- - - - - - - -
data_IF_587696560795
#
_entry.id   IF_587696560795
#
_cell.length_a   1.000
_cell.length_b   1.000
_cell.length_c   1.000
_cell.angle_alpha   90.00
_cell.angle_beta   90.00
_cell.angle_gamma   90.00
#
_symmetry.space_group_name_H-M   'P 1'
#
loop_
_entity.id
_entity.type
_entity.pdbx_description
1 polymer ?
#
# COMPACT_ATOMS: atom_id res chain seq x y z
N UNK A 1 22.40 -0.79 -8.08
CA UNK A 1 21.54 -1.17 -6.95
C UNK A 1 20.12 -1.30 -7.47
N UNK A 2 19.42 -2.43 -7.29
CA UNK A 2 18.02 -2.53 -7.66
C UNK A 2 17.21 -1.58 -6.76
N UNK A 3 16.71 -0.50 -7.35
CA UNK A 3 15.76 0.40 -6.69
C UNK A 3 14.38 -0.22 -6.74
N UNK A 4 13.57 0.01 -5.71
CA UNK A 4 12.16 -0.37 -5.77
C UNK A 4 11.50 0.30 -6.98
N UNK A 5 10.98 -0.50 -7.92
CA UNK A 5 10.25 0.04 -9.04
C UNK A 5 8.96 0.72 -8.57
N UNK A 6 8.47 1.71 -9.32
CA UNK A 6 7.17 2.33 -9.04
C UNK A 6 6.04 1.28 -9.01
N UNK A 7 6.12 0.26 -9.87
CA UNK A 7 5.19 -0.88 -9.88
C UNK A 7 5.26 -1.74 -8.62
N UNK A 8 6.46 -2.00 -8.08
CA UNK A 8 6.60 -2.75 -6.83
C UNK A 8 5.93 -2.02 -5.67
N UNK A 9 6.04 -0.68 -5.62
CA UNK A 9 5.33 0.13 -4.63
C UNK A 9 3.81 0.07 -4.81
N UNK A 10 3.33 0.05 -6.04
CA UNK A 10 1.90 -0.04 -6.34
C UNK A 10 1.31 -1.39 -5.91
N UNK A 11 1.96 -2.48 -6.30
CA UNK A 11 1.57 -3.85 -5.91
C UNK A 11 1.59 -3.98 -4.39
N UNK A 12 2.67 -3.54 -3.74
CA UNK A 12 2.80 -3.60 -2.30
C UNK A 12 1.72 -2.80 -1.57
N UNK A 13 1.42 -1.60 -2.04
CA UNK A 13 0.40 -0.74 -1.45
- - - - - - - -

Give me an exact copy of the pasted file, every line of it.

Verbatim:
data_IF_587696560795
#
_entry.id   IF_587696560795
#
_cell.length_a   1.000
_cell.length_b   1.000
_cell.length_c   1.000
_cell.angle_alpha   90.00
_cell.angle_beta   90.00
_cell.angle_gamma   90.00
#
_symmetry.space_group_name_H-M   'P 1'
#
loop_
_entity.id
_entity.type
_entity.pdbx_description
1 polymer ?
#
# COMPACT_ATOMS: atom_id res chain seq x y z
N UNK A 1 22.40 -0.79 -8.08
CA UNK A 1 21.54 -1.17 -6.95
C UNK A 1 20.12 -1.30 -7.47
N UNK A 2 19.42 -2.43 -7.29
CA UNK A 2 18.02 -2.53 -7.66
C UNK A 2 17.21 -1.58 -6.76
N UNK A 3 16.71 -0.50 -7.35
CA UNK A 3 15.76 0.40 -6.69
C UNK A 3 14.38 -0.22 -6.74
N UNK A 4 13.57 0.01 -5.71
CA UNK A 4 12.16 -0.37 -5.77
C UNK A 4 11.50 0.30 -6.98
N UNK A 5 10.98 -0.50 -7.92
CA UNK A 5 10.25 0.04 -9.04
C UNK A 5 8.96 0.72 -8.57
N UNK A 6 8.47 1.71 -9.32
CA UNK A 6 7.17 2.33 -9.04
C UNK A 6 6.04 1.28 -9.01
N UNK A 7 6.12 0.26 -9.87
CA UNK A 7 5.19 -0.88 -9.88
C UNK A 7 5.26 -1.74 -8.62
N UNK A 8 6.46 -2.00 -8.08
CA UNK A 8 6.60 -2.75 -6.83
C UNK A 8 5.93 -2.02 -5.67
N UNK A 9 6.04 -0.68 -5.62
CA UNK A 9 5.33 0.13 -4.63
C UNK A 9 3.81 0.07 -4.81
N UNK A 10 3.33 0.05 -6.04
CA UNK A 10 1.90 -0.04 -6.34
C UNK A 10 1.31 -1.39 -5.91
N UNK A 11 1.96 -2.48 -6.30
CA UNK A 11 1.57 -3.85 -5.91
C UNK A 11 1.59 -3.98 -4.39
N UNK A 12 2.67 -3.54 -3.74
CA UNK A 12 2.80 -3.60 -2.30
C UNK A 12 1.72 -2.80 -1.57
N UNK A 13 1.42 -1.60 -2.04
CA UNK A 13 0.40 -0.74 -1.45